Life or death decisions - When to go to take a child to the E.R.

Would you know what to do if your child was choking? What if she swallowed pills, or had a minor burn?

Would you know what to do if your child was choking? What if she swallowed pills, or had a minor burn?

 A new survey finds that many parents are confused about when to go to the emergency room and even a highly-skilled doctor had trouble thinking clearly when came to the life of her own child.
 
In the Children's Hospital Emergency Room,  Dr. Jerussa Aita-Levy treats very sick babies and children, and has been saving lives for nearly 20 years. Even with all of her medical training, teaching, and years of hands-on experience, she was not prepared when her own precious child was in a race against the clock for his life.

 "I am thinking, 'God please save my child. Please let my child live," remembers  Dr. Jerussa Aita-Levy, LSUHSC Associate Professor of Clinical Pediatrics and mother of four sons.

It was years ago when her seventh grade twins were four-years-old. One of their two older brothers was playing soccer. Gabriel and Eli were on the sidelines playing in the grass. After the game, Eli complained he was hurting and itchy.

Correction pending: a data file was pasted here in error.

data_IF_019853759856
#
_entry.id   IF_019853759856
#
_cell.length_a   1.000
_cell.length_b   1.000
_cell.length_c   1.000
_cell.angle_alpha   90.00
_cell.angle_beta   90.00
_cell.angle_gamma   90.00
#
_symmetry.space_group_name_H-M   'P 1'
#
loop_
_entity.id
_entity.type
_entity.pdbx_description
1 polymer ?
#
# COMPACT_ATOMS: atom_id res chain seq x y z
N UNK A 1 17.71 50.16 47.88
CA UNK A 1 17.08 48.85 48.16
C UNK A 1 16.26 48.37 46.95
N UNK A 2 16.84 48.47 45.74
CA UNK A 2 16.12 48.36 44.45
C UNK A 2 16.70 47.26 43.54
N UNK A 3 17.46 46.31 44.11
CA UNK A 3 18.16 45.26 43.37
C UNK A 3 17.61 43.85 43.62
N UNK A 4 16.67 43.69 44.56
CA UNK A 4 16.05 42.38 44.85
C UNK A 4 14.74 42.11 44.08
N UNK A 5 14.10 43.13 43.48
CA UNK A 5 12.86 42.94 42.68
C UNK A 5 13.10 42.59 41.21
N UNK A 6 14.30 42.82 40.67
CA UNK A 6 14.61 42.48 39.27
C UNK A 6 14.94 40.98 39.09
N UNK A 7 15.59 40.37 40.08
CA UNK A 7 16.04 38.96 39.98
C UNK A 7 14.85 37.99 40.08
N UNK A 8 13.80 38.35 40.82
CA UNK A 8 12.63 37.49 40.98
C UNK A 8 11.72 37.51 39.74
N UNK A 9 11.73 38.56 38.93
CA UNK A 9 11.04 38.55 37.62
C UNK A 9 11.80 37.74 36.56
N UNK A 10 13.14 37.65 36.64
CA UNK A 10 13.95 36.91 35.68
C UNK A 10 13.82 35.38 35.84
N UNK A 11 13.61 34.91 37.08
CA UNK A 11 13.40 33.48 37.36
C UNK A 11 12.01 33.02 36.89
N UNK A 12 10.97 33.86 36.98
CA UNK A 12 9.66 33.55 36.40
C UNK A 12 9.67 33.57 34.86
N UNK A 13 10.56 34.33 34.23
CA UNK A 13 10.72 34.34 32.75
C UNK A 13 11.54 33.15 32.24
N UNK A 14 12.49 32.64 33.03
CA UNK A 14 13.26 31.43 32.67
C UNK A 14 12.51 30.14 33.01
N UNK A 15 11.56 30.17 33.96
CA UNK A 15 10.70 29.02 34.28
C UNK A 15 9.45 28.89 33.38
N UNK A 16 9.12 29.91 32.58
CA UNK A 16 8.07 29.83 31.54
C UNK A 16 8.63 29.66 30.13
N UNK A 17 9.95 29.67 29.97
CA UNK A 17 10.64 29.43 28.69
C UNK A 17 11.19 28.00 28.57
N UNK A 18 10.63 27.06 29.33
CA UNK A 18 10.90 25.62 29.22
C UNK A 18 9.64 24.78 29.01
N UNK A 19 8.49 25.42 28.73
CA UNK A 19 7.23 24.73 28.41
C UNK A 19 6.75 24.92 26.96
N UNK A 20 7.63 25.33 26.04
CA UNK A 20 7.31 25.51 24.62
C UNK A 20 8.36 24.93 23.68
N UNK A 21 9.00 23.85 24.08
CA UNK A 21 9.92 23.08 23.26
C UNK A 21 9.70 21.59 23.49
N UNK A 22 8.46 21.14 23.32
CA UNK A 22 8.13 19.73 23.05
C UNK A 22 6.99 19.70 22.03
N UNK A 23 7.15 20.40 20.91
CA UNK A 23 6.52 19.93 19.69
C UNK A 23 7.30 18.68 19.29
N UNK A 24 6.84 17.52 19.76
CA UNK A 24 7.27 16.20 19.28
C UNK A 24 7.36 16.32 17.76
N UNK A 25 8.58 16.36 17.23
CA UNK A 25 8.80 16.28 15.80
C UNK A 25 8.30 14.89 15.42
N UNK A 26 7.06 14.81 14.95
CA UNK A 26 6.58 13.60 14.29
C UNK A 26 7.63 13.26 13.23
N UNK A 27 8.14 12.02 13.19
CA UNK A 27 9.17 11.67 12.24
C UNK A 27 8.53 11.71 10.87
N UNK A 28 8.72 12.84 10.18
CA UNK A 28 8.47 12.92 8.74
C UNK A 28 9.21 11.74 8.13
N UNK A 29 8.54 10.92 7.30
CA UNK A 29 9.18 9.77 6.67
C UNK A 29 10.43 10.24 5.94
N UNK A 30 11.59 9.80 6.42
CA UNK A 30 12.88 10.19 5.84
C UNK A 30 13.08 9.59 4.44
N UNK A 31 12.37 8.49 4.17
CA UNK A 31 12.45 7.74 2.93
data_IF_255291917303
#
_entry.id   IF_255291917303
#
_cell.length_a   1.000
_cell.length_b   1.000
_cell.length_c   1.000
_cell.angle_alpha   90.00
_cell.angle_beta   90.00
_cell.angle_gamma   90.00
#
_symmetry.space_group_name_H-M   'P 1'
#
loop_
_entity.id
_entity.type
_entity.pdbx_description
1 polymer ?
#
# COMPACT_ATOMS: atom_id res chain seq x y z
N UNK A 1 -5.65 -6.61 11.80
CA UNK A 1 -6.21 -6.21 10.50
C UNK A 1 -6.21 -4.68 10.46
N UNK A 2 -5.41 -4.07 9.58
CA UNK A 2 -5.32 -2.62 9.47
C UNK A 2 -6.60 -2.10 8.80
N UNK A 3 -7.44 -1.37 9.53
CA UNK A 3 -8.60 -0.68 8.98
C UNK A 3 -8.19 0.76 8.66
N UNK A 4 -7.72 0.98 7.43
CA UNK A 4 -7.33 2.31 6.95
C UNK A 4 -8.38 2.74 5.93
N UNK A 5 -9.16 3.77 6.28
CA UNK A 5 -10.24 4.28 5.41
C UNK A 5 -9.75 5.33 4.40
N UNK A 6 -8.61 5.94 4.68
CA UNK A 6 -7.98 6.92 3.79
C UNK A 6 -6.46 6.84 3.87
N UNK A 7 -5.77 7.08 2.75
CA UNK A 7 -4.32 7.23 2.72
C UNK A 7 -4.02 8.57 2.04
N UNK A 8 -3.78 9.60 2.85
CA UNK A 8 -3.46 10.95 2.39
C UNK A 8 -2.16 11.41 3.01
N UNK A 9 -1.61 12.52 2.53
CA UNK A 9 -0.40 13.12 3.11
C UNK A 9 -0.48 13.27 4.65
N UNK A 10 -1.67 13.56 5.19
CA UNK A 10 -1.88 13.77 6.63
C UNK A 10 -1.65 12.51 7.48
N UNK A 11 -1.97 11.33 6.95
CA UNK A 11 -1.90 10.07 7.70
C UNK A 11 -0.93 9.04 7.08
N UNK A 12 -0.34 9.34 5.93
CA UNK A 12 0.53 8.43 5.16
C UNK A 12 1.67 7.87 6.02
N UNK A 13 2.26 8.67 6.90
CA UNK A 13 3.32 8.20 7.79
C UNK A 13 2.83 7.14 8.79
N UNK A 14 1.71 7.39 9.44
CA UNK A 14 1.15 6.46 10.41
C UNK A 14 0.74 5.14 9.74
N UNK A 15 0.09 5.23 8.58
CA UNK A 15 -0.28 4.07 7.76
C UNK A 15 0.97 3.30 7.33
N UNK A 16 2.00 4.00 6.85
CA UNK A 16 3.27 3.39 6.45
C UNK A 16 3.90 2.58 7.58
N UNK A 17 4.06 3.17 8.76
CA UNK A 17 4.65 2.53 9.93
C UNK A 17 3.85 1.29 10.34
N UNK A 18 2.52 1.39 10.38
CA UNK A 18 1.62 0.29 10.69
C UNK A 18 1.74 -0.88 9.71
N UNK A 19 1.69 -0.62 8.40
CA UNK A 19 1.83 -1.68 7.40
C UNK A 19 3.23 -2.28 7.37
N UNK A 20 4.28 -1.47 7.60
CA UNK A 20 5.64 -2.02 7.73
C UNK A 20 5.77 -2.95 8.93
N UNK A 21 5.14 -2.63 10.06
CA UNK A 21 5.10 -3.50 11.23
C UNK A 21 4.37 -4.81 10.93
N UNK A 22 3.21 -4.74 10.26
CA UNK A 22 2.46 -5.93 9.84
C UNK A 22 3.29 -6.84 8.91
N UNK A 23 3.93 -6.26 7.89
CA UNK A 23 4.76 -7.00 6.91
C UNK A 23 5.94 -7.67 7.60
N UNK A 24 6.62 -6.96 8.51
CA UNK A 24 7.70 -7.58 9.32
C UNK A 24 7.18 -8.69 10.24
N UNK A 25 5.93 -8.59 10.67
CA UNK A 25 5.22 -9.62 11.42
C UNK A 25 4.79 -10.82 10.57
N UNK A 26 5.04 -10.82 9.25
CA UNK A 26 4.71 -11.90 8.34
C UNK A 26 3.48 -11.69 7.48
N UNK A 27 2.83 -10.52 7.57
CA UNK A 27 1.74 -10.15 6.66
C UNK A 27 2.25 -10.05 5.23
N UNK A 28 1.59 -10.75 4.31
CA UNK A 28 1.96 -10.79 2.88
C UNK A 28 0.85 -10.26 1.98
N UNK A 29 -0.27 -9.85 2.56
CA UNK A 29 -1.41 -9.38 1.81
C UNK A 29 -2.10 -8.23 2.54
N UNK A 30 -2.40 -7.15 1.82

"And I'm like, 'Oh, you're fine. You were rolling in the grass. It'll be fine. I'll get you Benadryl. We're all set,'" she told her son.

Soon hives followed on his body. He became anxious in his car seat. 

"And I said, 'No, no. Calm down. It's OK. I'm going to get you Benadryl. We're like 10 minutes from the house,'"

Then there was an acute onset of runny nose, coughing, and difficulty breathing. When Eli got home, he collapsed on the sofa, lethargic and wheezing.

"In that moment, I thought, 'Oh, oh my God. I think this could be an anaphylactic reaction,'" Dr. Aita-Levy remembers.

Anaphylaxis is a serious, life-threatening allergic reaction. Without immediate medical treatment, an injection of epinephrine, it can be fatal.

Without treatment, 50 percent die within the first 30 minutes and 75 percent die in first four hours. For Eli, 15 minutes had already passed since he left the soccer field.

"And time was of the essence, and I was praying, 'God, just please don't let my son die,'"

With her mind racing with options: Call 911? Go to the nearest E.R.? Call her husband? Dr. Aita-Levy drove like mad to the nearest pharmacy. Eli's twin Gabriel was in the car too and was petrified.